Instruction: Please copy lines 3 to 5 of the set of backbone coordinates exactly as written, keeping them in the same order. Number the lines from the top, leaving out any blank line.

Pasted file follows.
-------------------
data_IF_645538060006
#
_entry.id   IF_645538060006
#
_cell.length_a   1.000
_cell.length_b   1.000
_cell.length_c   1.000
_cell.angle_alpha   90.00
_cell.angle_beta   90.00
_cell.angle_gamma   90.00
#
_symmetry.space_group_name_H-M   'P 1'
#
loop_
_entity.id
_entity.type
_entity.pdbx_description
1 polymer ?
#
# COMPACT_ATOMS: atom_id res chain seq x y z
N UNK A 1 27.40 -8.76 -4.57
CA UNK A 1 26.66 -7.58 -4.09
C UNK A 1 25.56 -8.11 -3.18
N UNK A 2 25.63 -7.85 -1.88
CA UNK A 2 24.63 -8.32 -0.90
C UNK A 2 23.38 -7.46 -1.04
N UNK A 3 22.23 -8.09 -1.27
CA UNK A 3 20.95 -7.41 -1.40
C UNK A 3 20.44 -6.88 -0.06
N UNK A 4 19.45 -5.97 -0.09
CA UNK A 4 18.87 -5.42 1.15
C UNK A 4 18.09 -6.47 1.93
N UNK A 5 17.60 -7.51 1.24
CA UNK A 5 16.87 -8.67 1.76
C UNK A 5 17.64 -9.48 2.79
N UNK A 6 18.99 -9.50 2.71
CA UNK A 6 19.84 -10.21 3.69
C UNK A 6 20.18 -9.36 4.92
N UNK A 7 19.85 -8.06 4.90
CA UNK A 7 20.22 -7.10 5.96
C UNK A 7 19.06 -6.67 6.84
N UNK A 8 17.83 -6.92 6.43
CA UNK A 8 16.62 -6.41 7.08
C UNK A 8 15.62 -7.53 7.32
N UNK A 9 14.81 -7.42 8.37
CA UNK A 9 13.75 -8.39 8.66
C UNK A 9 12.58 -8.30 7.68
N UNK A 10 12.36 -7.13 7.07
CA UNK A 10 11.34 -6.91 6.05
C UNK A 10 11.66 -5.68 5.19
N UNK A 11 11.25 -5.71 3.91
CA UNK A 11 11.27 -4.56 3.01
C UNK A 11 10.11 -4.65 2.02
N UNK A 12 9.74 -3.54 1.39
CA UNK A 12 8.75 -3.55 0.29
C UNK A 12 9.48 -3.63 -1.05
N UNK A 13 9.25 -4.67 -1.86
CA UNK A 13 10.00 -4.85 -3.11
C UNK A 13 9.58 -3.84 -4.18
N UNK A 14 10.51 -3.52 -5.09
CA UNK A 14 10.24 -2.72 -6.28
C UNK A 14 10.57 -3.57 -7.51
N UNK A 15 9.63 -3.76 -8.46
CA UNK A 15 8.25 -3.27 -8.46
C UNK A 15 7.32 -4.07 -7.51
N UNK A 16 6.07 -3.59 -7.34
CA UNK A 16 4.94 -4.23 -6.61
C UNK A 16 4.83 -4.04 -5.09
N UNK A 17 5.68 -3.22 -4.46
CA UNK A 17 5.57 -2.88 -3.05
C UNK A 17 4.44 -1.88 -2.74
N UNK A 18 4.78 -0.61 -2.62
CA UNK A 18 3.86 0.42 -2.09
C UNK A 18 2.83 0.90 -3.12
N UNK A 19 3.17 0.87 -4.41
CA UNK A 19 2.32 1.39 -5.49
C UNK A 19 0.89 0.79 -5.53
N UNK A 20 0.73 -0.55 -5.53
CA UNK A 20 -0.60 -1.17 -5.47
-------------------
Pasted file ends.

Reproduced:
_entry.id   IF_645538060006
#
_cell.length_a   1.000